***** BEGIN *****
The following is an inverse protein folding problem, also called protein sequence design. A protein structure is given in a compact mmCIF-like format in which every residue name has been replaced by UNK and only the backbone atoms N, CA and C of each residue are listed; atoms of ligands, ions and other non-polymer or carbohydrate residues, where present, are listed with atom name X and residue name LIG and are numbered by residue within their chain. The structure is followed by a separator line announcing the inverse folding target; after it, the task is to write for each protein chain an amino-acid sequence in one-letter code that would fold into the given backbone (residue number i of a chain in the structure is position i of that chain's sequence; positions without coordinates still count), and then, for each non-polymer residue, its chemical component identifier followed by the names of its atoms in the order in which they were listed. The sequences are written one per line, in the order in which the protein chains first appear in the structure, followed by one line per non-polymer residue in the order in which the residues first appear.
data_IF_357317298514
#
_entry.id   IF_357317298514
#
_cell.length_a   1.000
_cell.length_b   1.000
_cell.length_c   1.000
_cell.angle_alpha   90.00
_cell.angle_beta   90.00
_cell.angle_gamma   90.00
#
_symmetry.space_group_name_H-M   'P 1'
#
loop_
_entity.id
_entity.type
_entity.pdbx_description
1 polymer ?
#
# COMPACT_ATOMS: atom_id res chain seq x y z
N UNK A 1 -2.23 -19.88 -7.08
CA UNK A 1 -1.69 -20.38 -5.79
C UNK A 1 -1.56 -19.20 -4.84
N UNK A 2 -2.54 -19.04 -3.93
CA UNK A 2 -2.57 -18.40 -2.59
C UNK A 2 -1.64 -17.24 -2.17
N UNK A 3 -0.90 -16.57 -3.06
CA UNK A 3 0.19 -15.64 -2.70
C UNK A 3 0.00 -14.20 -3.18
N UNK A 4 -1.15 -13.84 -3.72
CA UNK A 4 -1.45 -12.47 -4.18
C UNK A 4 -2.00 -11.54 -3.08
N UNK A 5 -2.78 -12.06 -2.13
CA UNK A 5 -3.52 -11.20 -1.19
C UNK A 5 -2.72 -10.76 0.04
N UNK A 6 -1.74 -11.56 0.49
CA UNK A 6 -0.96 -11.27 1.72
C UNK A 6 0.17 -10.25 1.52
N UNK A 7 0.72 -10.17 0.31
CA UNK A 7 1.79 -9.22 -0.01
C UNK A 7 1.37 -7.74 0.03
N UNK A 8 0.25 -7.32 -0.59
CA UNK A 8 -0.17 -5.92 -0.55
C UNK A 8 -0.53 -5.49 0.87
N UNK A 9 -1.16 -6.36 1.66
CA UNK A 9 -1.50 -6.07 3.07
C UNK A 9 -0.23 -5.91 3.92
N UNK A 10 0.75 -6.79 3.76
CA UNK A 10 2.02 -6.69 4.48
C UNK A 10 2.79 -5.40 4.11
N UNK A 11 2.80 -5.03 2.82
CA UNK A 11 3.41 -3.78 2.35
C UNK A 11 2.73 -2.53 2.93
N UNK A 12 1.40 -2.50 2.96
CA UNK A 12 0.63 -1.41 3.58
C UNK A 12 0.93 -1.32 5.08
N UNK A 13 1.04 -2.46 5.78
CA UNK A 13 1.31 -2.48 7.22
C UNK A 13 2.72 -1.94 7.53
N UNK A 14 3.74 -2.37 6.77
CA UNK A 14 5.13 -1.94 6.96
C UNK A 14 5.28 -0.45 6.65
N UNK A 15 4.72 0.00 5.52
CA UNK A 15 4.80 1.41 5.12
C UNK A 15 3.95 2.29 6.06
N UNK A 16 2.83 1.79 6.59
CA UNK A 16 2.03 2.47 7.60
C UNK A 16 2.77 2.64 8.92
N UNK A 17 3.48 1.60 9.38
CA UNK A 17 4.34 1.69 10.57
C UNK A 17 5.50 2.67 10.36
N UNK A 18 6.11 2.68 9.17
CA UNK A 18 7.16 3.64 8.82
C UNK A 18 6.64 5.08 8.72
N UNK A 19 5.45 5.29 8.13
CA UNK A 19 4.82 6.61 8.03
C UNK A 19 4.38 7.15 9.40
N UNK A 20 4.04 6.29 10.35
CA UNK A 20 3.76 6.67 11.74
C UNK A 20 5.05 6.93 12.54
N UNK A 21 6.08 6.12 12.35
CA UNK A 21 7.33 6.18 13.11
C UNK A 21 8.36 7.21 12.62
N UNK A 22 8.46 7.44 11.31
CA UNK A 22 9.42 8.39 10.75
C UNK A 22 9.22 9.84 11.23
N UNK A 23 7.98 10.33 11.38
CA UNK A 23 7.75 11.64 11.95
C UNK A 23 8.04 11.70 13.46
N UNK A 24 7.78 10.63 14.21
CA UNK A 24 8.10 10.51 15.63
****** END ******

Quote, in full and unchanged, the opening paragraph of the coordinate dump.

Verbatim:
The following is an inverse protein folding problem, also called protein sequence design. A protein structure is given in a compact mmCIF-like format in which every residue name has been replaced by UNK and only the backbone atoms N, CA and C of each residue are listed; atoms of ligands, ions and other non-polymer or carbohydrate residues, where present, are listed with atom name X and residue name LIG and are numbered by residue within their chain. The structure is followed by a separator line announcing the inverse folding target; after it, the task is to write for each protein chain an amino-acid sequence in one-letter code that would fold into the given backbone (residue number i of a chain in the structure is position i of that chain's sequence; positions without coordinates still count), and then, for each non-polymer residue, its chemical component identifier followed by the names of its atoms in the order in which they were listed. The sequences are written one per line, in the order in which the protein chains first appear in the structure, followed by one line per non-polymer residue in the order in which the residues first appear.